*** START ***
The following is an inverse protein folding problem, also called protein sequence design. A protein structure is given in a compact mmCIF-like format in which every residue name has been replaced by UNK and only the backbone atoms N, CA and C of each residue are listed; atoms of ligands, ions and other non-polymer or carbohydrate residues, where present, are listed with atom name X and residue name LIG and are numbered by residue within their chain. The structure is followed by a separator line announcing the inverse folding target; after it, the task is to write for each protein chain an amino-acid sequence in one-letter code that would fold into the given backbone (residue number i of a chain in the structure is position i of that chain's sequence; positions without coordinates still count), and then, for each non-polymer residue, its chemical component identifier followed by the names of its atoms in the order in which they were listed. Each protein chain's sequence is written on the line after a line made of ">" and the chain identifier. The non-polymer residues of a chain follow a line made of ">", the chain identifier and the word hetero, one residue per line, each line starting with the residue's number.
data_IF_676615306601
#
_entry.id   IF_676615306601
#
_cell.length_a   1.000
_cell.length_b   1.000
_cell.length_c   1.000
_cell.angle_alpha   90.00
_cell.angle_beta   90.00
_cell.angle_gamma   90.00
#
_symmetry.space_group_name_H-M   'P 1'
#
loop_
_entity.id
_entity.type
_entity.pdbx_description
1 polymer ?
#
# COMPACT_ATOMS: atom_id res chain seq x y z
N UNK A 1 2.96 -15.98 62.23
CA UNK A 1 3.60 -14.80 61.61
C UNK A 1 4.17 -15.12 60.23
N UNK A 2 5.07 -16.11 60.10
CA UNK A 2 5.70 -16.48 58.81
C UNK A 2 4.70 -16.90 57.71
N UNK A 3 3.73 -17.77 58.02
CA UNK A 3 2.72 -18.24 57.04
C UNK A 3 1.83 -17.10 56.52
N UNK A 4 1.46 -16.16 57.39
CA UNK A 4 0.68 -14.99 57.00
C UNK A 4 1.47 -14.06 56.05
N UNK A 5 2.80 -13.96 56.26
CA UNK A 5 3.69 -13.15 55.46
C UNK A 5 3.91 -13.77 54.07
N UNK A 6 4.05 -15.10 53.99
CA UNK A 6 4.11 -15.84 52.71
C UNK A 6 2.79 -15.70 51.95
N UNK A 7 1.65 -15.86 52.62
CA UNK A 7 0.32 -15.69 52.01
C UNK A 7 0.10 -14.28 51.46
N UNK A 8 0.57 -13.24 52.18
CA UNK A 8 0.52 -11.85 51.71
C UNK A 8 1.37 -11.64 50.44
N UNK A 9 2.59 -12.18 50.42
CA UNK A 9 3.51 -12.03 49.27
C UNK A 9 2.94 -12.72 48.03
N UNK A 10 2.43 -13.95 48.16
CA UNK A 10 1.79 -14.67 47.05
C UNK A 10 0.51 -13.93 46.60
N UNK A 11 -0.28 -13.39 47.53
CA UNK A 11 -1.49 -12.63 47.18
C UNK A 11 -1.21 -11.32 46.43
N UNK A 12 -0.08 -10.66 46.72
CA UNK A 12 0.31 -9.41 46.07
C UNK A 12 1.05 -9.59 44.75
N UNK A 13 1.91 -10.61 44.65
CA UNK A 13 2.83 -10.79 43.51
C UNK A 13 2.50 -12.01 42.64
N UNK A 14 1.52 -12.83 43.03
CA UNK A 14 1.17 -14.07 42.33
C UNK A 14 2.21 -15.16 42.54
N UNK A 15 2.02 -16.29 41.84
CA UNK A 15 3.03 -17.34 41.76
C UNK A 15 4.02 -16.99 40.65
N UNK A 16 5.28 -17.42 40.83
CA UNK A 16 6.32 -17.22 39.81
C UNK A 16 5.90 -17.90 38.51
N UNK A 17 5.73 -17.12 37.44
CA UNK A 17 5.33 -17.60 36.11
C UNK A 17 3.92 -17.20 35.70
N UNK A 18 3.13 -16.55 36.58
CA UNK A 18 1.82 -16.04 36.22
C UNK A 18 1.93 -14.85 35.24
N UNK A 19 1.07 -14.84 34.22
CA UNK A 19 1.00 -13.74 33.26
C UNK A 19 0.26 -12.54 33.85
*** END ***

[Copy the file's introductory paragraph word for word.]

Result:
The following is an inverse protein folding problem, also called protein sequence design. A protein structure is given in a compact mmCIF-like format in which every residue name has been replaced by UNK and only the backbone atoms N, CA and C of each residue are listed; atoms of ligands, ions and other non-polymer or carbohydrate residues, where present, are listed with atom name X and residue name LIG and are numbered by residue within their chain. The structure is followed by a separator line announcing the inverse folding target; after it, the task is to write for each protein chain an amino-acid sequence in one-letter code that would fold into the given backbone (residue number i of a chain in the structure is position i of that chain's sequence; positions without coordinates still count), and then, for each non-polymer residue, its chemical component identifier followed by the names of its atoms in the order in which they were listed. Each protein chain's sequence is written on the line after a line made of ">" and the chain identifier. The non-polymer residues of a chain follow a line made of ">", the chain identifier and the word hetero, one residue per line, each line starting with the residue's number.